Batman v Superman: Dawn of Justice


Batman v Superman: Dawn of Justice [2016] is a true versus story. The Dark Knight versus the Man of Steel; the cinematic art form versus the movie industry; the things we all want versus the things we all get. Director Zack Snyder’s own inner conflict is palpable throughout the film: he genuinely, desperately wants to be a good storyteller, but, unfortunately, it’s simply not going to happen. Initially, he was working with a script from the banal archives of David S. Goyer’s mind until Oscar-winning scribe Chris Terrio was hired to beef up the story, which he didn’t do.

More like Yawn of Justice amirite? There’s a reason all of Snyder’s films have such cool freakin’ movie trailers, and that reason is that Snyder is literally a commercial director. He directs commercials. Brief, aesthetically pleasing images establish a tone and an emotional context, but they never flow together to form a decent sequence of events worth being invested in. Someone told him “show don’t tell” and so he went ahead and let audiences rely on their own imagination. Spielberg made his viewers imagine the shark, and wait for it to manifest onscreen; Snyder makes his viewers imagine emotion and wait for it to manifest onscreen.

Justice Beleaguer. There is only one reason this film was made, and it sure wasn’t because anyone involved actually wanted to depict Batman and Superman fighting each other. Instead, the reason rhymes with “a million dollars” (the reason being “a billion dollars”). Whereas Disney and Marvel give audiences what they want, Warner Bros. and DC is so far simply giving audiences what they’ll pay for. We will pay for the chance—the meagerly mathematical possibility—that a big-budget live-action loose adaptation of Frank Miller’s seminal The Dark Knight Returns would actually work. But since J.J. Abrams just months ago proved to the world that massive cornerstone “event” films can actually be good movies, Snyder no longer can hide behind “look, cultural iconography!” Abrams actually sat down and figured out where to take Han Solo, so why didn’t anyone sit down and figure out where to take Batman? His conflict with Superman, for the most part, seems to be pushed in the direction of a moral battle, a clash of ideologies more so than arms. But alas for Warner Bros., the spectacular Netflix had given us exactly such a battle between Daredevil and the Punisher, just weeks before this film’s release, as if to remind us that Marvel will always win.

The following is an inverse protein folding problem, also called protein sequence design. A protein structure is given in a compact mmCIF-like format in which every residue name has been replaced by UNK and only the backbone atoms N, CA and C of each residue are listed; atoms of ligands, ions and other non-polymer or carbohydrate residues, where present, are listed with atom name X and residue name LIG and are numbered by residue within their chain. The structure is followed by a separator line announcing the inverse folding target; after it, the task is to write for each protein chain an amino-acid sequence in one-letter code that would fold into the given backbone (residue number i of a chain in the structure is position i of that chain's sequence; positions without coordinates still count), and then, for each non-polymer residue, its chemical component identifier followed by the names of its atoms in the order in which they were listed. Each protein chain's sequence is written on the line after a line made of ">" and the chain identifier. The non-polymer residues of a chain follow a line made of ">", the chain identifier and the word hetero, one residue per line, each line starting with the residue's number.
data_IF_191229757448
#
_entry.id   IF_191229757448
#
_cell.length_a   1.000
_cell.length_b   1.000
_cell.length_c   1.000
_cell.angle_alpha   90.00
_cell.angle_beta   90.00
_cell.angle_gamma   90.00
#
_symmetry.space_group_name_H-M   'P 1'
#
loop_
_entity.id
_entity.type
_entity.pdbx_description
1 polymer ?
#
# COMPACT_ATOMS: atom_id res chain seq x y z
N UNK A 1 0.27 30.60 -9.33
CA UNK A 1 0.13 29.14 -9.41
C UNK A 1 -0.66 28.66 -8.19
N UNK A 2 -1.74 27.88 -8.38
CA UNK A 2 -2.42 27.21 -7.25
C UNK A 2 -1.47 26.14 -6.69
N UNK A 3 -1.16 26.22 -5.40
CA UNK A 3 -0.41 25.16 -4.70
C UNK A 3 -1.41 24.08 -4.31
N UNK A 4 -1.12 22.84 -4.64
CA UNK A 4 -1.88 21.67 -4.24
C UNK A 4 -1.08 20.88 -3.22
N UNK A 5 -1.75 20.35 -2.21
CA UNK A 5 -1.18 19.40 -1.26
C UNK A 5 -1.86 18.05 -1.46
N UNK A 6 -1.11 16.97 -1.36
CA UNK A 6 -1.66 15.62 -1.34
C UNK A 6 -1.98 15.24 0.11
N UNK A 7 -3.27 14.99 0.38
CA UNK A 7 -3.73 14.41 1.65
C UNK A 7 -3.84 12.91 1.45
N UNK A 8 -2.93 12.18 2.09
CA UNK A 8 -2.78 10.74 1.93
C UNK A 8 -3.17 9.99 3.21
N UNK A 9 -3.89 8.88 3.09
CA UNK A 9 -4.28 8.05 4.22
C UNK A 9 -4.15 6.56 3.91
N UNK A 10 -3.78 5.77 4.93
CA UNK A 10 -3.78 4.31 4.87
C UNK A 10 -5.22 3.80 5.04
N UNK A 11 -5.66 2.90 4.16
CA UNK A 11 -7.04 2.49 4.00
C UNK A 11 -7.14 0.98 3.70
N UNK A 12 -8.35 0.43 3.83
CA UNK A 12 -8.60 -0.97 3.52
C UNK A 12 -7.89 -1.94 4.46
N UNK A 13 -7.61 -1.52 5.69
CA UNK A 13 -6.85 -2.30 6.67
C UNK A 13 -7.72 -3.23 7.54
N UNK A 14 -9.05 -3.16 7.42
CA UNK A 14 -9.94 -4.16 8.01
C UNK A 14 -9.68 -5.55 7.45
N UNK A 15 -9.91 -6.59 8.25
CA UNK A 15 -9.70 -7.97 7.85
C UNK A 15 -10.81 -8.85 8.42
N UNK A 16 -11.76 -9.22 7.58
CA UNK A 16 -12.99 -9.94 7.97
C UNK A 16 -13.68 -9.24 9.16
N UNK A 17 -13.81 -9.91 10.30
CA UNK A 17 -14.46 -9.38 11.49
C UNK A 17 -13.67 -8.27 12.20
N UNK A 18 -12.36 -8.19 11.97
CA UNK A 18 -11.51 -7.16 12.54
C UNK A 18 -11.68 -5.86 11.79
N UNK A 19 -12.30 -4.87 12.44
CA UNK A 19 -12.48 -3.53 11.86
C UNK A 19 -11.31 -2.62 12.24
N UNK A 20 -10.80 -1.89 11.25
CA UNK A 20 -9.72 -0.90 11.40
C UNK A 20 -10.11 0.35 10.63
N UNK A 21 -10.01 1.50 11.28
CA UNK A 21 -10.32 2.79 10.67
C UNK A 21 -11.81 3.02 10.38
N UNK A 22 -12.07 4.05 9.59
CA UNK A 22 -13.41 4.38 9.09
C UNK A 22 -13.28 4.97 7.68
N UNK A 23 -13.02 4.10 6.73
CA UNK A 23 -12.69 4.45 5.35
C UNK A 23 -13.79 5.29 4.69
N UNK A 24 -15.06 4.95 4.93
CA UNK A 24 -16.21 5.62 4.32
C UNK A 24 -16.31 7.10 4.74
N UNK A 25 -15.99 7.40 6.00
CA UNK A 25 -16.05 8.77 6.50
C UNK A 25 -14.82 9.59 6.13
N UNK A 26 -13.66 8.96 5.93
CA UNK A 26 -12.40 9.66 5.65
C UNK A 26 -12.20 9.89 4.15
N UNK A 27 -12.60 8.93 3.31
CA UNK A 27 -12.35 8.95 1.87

Speaking of Batman, hell yeah. Here’s the thing: Ben Affleck’s interpretation of Batman is excellent. Years ago the geek fandom of the internet learned of Affleck’s casting, and although their gut reaction was to shake their fists at the heavens in protest, they all did so half-heartedly, because they knew in their heart of hearts, it just made sense. But while Affleck’s Batman captures the essence of the comics character better than perhaps any live performer yet, Snyder’s Batman, and the direction he pushes Affleck, just falls flat, and therefore Affleck’s portrayal suffers. Henry Cavill as Superman is supposed to be a central character, but it’s almost like he was missing from the movie because he was so pedestrian. But he’s downright Shakespearean compared to poor Amy Adams’s Lois Lane, the most boring character ever for an actress of the most talented caliber. And where Affleck’s performance survives and thrives under Snyder’s misdirection, Jesse Eisenberg’s Lex Luthor withers and dies. Some may have thought, long ago, “I wonder how they’ll make Lex not a stereotypical twitchy snotty mad genius from the nerd projection era.” SPOILERS: They don’t. Believe it or not, Gal Gadot’s Wonder Woman is the most magnetic and watchable figure in the film. Even when the alternative was Batman, I was always excited when Wonder Woman appeared on screen, all three times she did so.

It’s a bird! It’s a plane! It’s the sky of Metropolis at night! Filled with stars. Each of those stars is a good element of Dawn of Justice, floating amid a blank black plain of nothing special. And since Metropolis is a giant city, light pollution means there are only like four or five stars in the whole damn sky.

This movie simply doesn’t count.